Where we left off last week:
Cruising alongside the long strip of beach, I noticed a beautiful bald eagle standing on the shore. My camera was down in the cabin and I struggled with the strong desire to run below and grab it to get a few shots for the WritersWeekly readers. However, after calculating the math between what running aground would cost me versus missing a good photograph, I decided to stay at the helm and finish getting through the pass in one piece. The eagle, not the least bit frightened by the sight of my sailboat gliding past him, just sat and watched me go by. (Had I run below and gotten the camera, he probably would have flown away.)
In another 10 minutes I was safely at Marker 74 and motoring north into the wind toward Uncle Henry’s Marina in Boca Grande…
It was still early in the morning and the winds were light enough for me to maintain a 3-kt pace. At that speed, I expected to arrive at the marina around noontime. Passing by the Boca Grande Yacht Club, I noticed four sailboats leaving its channel, and heading toward the big pass. Each was in the 40 – 45 foot size range – considerably larger than my boat. I saw that no boats my size or smaller were leaving the pass, and heading into the gulf. The swells were already huge. Someday, I’ll take an offshore sailing course that includes rough weather sailing. Then, I may be one of those boats out there crashing through waves and gale force winds with my boat leaning over enough that its decks are getting periodically flooded with passing swells.
But, that’s not me now. I far prefer sailing gradually and smooth without having to stand on the sides of my cockpit to sail my vessel.
I was getting enough of a thrill from each of the large yachts and sport-fishing boats that passed me by in the Intracoastal Waterway (ICW). Most of these did not slow down, causing up to four foot wakes for the ‘Molly, which bobbed and rocked heavily over, before coming back to rest upright, and continuing on her journey. Other than that, the morning’s trip was uneventful, as I had little to do but keep my boat motoring slowly between the channel markers. I spent my time mostly kicked back in the cockpit, relaxing, and watching the watery world go by.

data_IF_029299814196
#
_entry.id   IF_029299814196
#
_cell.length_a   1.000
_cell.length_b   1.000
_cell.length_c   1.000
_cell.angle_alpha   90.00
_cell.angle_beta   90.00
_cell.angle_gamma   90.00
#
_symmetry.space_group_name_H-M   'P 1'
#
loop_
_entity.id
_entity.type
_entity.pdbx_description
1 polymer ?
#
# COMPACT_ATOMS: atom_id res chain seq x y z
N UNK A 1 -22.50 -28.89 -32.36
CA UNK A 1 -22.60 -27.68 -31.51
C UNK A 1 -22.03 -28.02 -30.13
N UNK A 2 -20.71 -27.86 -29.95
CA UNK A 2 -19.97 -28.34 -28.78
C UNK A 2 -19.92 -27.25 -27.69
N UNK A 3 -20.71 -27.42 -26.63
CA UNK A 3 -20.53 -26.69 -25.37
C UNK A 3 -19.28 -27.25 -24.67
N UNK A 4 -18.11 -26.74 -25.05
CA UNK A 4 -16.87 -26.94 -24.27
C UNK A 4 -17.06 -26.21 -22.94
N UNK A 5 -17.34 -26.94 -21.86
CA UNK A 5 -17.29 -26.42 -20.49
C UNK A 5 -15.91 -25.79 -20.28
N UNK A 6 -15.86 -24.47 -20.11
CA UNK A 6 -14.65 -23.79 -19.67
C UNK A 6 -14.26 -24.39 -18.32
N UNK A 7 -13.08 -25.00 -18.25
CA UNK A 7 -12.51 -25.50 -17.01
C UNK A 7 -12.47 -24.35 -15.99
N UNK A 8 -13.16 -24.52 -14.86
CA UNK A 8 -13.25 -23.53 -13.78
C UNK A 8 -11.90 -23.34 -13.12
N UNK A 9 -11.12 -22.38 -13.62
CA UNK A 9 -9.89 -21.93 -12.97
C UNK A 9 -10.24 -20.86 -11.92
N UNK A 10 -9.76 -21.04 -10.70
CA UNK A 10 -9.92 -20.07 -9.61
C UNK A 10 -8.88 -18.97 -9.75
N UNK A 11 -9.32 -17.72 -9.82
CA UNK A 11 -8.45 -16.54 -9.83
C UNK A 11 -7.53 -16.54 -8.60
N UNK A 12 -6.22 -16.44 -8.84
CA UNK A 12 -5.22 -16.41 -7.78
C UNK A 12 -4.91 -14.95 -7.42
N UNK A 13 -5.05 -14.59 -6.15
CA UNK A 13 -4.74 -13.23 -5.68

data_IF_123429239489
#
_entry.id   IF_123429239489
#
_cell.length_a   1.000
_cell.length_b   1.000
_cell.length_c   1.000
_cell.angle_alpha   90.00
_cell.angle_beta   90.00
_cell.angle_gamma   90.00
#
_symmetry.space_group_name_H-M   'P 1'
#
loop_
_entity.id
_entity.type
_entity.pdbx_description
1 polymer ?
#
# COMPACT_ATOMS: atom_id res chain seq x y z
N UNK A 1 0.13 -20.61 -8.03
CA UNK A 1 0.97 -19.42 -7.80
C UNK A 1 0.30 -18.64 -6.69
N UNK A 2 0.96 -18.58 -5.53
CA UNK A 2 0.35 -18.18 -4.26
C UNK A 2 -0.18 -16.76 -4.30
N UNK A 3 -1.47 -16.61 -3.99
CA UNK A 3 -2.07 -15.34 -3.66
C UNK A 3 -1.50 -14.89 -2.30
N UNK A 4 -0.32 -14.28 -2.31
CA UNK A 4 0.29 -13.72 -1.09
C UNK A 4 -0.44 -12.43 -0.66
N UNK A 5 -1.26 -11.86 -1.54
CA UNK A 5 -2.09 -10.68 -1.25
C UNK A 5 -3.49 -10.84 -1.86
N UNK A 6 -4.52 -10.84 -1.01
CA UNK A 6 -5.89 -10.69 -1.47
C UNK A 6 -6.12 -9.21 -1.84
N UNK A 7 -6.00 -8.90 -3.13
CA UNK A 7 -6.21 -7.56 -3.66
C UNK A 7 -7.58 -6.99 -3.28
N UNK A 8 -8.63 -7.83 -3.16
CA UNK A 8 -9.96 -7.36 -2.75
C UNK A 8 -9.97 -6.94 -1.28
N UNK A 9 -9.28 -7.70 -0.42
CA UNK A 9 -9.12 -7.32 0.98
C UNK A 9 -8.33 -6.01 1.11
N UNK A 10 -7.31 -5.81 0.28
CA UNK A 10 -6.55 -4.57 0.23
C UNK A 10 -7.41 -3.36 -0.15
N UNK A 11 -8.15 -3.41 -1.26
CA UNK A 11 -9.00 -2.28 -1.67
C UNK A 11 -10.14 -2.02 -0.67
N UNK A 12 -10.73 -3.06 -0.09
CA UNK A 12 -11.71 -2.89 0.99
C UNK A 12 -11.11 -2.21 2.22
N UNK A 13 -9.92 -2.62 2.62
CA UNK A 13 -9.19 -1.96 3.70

The turnoff into the private channel leading to the marina was positioned just on the other side of an old, dilapidated concrete railroad bridge.The span has long since been removed and the bridge-tender’s control room was all overgrown and black with mold. A couple of ospreys screeched at me from their nests that were built on the roof of the control room as I motored by. I can never go by old structures like this without wondering what the history was that led to them being left to corrode and rot. I think back to the Skyway Bridge in St. Pete, which has two “piers” running parallel along it from either side of the bay. These two structures are are currently thriving fishing piers that hundreds of people use each day. But, unless they know local history, visiting fishermen and women wouldn’t know that these two piers were actually part of the original Skyway bridge whose northbound span was knocked down in 1980 by the 580-foot freighter, Summit Venture, killing 35 people. Going between what was left of the concrete structure, I wondered what made this old bridge become obsolete. Was there no more need for the railroad? Was there a tragedy like on the Skyway, or was it just progress and modernization?
I turned to port, and headed toward the first of some 40+ markers bordering the channel that would take me to Uncle Henry’s. The channel is narrow and winding, with one- and zero-foot shoals often appearing just on the outside of the markers … and it was high tide. No room for mistakes or lapses in attention. Putting along at a very safe two knots, I noticed that there were lots of people fishing from the old railroad tresses, as well as playing in the shallows and sandbars. There were small boats beached on the sand with their occupants enjoying various activities on the treeless little islands created by these piles of sand that were obviously the dumping areas for the material dredged to make the channel. A little further down, condominiums bordered the waterway, each one with its own row of docks and boat lifts containing their residents’ various fishing and water-skiing vessels. I noticed that there were no sailboats. I began to wonder if this was an ominous sign that I should have picked another marina.
Staying as centered between the markers as I could, I watched my depth sounder draw a nerve racking moonscape on its screen as the channel floor would go deep, then quickly go shallow, then drop deep again. Every so often, the numbers would creep smaller and smaller – almost to my keel depth, and I’d have to adjust my position a little to the right or left to find the deeper side of the channel. I made mental notes of various landmarks denoting where the shallows were and what side of the channel I found the deeper water on. After about 40 minutes of this monitoring and adjusting, I finally arrived at the last markers, and radioed in to the marina office. They directed me to a slip and I slowly motored over, and got nestled in with a little help from the dock-master and some guys hanging out near a Chris Craft yacht.